430 F.3d 546 (2nd Cir. 2005), 03-4070, Monter v. Gonzales

Docket Nº:03-4070.
Citation:430 F.3d 546
Party Name:Bogar Allax MONTER, Petitioner, v. Alberto GONZALES,[*] Attorney General of the United States, Respondent.
Case Date:November 14, 2005
Court:United States Courts of Appeals, Court of Appeals for the Second Circuit

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430 F.3d 546 (2nd Cir. 2005)

Bogar Allax MONTER, Petitioner,


Alberto GONZALES, [*] Attorney General of the United States, Respondent.

No. 03-4070.

United States Court of Appeals, Second Circuit.

Nov. 14, 2005

Argued: May 17, 2005.

Final submission: July 27, 2005.

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[Copyrighted Material Omitted]

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Eva S. Rubinson, Avirom & Associates LLP (Jonathan E. Avirom, of counsel), New York, NY, for Petitioner.

Audrey B. Hemesath, Special Assistant United States Attorney for the Eastern District of California (McGregor W. Scott, United States Attorney, of counsel), Sacramento, CA, for Respondent.

Before: MINER and SACK, Circuit Judges, and SPATT, District Judge.[**]

SACK, Circuit Judge.

The petitioner, Bogar Allax Monter, a citizen of Mexico, entered the United States in 1988, married a United States citizen in 1993, and thereafter began the process of attempting to become a United States citizen. In the course of that effort, several years after he was married and after he had been granted conditional permanent residency status, he submitted a form I-751 Petition to Remove the Conditions of Residence ("I-751 Petition") to the Immigration and Naturalization Service ("INS"),1 which was approved without an interview. The INS later discovered, however, that Monter had made a misrepresentation in his I-751 form. The central questions with respect to this petition are whether the misrepresentation was "material" and whether Monter was therefore removable2 under the immigration laws. The Immigration Judge ("IJ") and the Board of Immigration Appeals ("BIA") answered in the affirmative as to both.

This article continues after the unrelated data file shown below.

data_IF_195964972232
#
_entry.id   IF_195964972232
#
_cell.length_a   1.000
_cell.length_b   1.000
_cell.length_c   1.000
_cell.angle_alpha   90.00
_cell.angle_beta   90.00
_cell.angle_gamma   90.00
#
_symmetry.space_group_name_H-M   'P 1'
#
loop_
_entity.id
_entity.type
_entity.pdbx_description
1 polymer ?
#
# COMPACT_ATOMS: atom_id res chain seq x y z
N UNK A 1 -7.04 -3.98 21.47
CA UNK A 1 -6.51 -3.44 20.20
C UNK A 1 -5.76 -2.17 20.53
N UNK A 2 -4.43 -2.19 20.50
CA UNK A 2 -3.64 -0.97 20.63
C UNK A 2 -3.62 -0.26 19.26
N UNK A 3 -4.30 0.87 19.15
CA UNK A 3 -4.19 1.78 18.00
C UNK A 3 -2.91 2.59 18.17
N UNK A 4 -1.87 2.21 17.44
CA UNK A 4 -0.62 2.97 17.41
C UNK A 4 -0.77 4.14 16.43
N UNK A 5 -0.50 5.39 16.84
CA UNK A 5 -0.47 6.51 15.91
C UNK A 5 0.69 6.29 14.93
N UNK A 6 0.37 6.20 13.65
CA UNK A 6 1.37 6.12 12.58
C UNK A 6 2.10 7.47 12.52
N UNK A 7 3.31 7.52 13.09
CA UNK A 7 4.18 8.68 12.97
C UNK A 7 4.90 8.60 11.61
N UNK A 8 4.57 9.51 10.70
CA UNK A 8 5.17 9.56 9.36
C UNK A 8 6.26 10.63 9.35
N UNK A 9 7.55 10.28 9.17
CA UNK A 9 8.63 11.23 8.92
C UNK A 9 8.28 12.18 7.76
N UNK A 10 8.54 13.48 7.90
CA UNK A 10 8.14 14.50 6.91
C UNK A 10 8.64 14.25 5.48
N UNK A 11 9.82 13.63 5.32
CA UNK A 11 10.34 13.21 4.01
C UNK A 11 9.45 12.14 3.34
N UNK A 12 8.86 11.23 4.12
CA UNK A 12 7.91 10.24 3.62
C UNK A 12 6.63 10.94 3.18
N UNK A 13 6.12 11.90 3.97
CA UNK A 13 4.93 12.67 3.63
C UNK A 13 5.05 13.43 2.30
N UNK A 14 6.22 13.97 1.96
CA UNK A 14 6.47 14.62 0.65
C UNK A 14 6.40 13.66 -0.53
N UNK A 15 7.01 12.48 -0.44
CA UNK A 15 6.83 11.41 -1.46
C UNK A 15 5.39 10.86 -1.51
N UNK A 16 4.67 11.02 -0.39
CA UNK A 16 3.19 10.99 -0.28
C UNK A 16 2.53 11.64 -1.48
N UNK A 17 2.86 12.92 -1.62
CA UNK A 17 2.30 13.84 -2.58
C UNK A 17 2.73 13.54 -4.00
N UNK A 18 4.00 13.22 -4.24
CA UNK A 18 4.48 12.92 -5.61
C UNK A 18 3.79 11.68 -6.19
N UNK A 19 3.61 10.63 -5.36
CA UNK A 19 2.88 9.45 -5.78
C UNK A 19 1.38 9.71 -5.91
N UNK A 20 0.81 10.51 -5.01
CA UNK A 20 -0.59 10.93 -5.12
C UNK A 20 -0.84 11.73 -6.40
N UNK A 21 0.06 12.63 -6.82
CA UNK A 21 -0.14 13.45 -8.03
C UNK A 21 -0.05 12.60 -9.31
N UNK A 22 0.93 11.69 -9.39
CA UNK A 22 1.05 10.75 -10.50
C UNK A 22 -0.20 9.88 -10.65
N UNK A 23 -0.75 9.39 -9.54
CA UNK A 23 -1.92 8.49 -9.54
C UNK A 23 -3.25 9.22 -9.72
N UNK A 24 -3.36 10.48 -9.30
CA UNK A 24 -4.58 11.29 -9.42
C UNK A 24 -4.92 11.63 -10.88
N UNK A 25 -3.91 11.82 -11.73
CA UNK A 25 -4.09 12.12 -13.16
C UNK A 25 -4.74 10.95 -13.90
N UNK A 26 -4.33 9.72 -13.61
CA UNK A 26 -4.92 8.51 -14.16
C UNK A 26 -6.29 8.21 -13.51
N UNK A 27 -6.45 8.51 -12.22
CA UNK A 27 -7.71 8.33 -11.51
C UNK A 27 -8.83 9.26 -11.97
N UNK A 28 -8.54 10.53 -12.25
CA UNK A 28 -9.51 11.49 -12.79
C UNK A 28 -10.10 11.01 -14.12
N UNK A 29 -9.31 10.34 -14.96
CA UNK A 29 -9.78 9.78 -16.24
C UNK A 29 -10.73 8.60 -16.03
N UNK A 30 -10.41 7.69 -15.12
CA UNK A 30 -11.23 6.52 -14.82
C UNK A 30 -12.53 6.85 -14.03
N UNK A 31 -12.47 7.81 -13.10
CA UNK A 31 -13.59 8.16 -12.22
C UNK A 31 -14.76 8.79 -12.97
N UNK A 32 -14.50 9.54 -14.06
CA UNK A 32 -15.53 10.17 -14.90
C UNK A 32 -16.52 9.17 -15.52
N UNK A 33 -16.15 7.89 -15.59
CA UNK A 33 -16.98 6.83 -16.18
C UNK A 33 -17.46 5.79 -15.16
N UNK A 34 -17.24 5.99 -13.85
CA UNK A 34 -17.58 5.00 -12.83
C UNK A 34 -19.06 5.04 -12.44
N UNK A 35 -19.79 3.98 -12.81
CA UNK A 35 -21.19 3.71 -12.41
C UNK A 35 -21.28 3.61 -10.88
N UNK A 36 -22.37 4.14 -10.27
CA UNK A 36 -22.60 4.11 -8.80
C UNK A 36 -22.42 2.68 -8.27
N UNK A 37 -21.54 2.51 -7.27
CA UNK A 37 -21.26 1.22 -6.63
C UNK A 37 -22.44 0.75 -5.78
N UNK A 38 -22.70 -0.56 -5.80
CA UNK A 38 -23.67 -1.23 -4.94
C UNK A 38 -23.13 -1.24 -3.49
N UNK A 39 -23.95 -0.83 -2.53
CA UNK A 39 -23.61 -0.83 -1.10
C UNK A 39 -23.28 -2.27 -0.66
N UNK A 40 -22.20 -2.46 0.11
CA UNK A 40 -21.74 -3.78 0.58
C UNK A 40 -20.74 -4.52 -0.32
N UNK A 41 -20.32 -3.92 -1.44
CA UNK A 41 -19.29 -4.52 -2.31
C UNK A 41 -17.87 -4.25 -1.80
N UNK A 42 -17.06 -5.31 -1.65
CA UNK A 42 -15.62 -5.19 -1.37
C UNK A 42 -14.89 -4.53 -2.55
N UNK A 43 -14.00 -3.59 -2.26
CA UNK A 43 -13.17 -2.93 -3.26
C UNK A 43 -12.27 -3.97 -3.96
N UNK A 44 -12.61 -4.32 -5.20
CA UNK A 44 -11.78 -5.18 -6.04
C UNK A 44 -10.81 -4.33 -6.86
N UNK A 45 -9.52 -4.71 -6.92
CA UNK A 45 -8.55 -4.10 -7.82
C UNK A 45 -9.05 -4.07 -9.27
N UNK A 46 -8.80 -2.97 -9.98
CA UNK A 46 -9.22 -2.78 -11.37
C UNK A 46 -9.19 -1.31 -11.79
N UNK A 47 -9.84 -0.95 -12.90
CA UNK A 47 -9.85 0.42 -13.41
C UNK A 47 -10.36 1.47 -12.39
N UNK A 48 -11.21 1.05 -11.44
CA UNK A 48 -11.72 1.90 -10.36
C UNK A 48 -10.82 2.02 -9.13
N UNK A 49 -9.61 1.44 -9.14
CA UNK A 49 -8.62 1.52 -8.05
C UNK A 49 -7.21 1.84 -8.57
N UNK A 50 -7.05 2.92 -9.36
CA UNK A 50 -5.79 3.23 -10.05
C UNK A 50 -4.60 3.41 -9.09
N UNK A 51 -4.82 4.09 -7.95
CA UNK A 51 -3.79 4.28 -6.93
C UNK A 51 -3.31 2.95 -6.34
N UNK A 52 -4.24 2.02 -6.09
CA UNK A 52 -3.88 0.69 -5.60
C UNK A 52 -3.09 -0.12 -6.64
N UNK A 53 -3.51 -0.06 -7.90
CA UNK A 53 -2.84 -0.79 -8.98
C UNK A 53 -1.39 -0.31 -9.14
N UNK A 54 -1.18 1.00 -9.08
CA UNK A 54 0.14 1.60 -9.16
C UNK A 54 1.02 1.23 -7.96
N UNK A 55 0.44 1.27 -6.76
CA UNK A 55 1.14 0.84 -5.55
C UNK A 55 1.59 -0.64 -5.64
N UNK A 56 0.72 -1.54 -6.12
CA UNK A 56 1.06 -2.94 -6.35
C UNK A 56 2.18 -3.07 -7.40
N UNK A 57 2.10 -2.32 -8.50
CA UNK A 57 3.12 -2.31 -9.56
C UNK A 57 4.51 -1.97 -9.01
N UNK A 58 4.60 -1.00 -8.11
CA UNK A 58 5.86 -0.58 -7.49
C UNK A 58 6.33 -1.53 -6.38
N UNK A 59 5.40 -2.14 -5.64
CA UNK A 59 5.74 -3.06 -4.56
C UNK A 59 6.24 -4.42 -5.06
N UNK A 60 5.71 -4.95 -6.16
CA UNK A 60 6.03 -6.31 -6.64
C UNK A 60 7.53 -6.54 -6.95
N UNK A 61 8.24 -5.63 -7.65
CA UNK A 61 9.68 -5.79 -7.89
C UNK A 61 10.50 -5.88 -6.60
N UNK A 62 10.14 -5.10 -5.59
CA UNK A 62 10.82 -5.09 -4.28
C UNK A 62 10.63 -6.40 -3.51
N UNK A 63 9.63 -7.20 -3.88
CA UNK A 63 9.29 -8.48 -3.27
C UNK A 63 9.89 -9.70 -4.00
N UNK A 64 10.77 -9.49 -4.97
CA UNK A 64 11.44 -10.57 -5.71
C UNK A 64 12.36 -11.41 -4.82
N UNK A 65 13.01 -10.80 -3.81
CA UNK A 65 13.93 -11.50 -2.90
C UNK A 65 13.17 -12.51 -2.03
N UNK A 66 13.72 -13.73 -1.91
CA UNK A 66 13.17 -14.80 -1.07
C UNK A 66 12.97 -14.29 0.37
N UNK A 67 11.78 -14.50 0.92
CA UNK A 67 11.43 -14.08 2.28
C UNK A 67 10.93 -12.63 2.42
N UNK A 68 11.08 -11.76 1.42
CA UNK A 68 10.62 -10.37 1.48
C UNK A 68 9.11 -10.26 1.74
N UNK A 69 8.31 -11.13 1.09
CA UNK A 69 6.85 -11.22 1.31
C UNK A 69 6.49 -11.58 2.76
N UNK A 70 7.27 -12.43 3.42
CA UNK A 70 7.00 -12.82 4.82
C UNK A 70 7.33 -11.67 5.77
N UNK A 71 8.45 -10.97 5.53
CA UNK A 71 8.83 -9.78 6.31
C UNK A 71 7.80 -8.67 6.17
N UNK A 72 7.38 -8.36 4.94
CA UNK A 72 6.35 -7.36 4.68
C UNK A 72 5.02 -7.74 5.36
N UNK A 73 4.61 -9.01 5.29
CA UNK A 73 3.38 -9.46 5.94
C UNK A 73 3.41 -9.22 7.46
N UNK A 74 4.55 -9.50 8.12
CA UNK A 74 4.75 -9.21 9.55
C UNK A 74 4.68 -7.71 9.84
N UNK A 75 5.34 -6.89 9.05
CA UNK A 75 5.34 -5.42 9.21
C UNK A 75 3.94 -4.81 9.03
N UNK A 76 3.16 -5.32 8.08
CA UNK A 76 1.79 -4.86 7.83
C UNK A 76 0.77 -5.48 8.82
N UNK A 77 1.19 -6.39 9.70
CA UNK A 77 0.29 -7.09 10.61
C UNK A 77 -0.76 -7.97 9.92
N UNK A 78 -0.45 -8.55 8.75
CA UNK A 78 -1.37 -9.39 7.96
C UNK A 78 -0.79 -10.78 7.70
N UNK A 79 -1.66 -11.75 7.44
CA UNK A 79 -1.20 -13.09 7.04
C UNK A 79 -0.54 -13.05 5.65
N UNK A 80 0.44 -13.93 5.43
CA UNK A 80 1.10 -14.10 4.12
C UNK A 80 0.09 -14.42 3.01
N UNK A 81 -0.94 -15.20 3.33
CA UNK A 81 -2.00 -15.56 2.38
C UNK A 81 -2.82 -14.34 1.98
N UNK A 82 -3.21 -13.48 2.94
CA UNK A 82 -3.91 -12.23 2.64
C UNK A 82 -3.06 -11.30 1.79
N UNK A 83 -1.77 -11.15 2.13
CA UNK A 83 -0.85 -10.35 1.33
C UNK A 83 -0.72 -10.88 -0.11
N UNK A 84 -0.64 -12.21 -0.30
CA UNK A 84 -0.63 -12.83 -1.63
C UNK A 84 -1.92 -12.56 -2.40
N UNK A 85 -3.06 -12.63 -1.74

In his petition to this Court, Monter argues that the BIA was wrong to conclude that "by giving false information concerning his separation from his wife, [Monter] procured a benefit under the Immigration and Nationality Act by willfully misrepresenting a material fact."In re Monter, A73-496-973 (B.I.A. Dec. 9, 2002) (per curiam). He further argues that the BIA erred in holding that Monter's willful misrepresentation rendered him removable without deciding whether Monter's truthful response would necessarily have prompted the INS to deny his original I-751 Petition. Monter also asserts that the IJ abused his discretion by denying Monter's motions for a change of venue and for a continuance, and by not informing Monter

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of other forms of relief available to him.

We think that the BIA correctly determined that Monter's misrepresentation was material. We further conclude, however, that under the prevailing law governing these proceedings, the BIA's determination merely established a presumption of removability, one that Monter must be afforded the opportunity to rebut. Because Monter was not given this opportunity and because he may have been prejudiced by the IJ's denial of his motion for a change of venue, we grant the petition insofar as we vacate the order of the BIA and remand with instructions for it, in turn, to vacate the IJ's order and remand with instructions to the Immigration Court to grant Monter's request for a transfer of this matter to New York City for his hearing.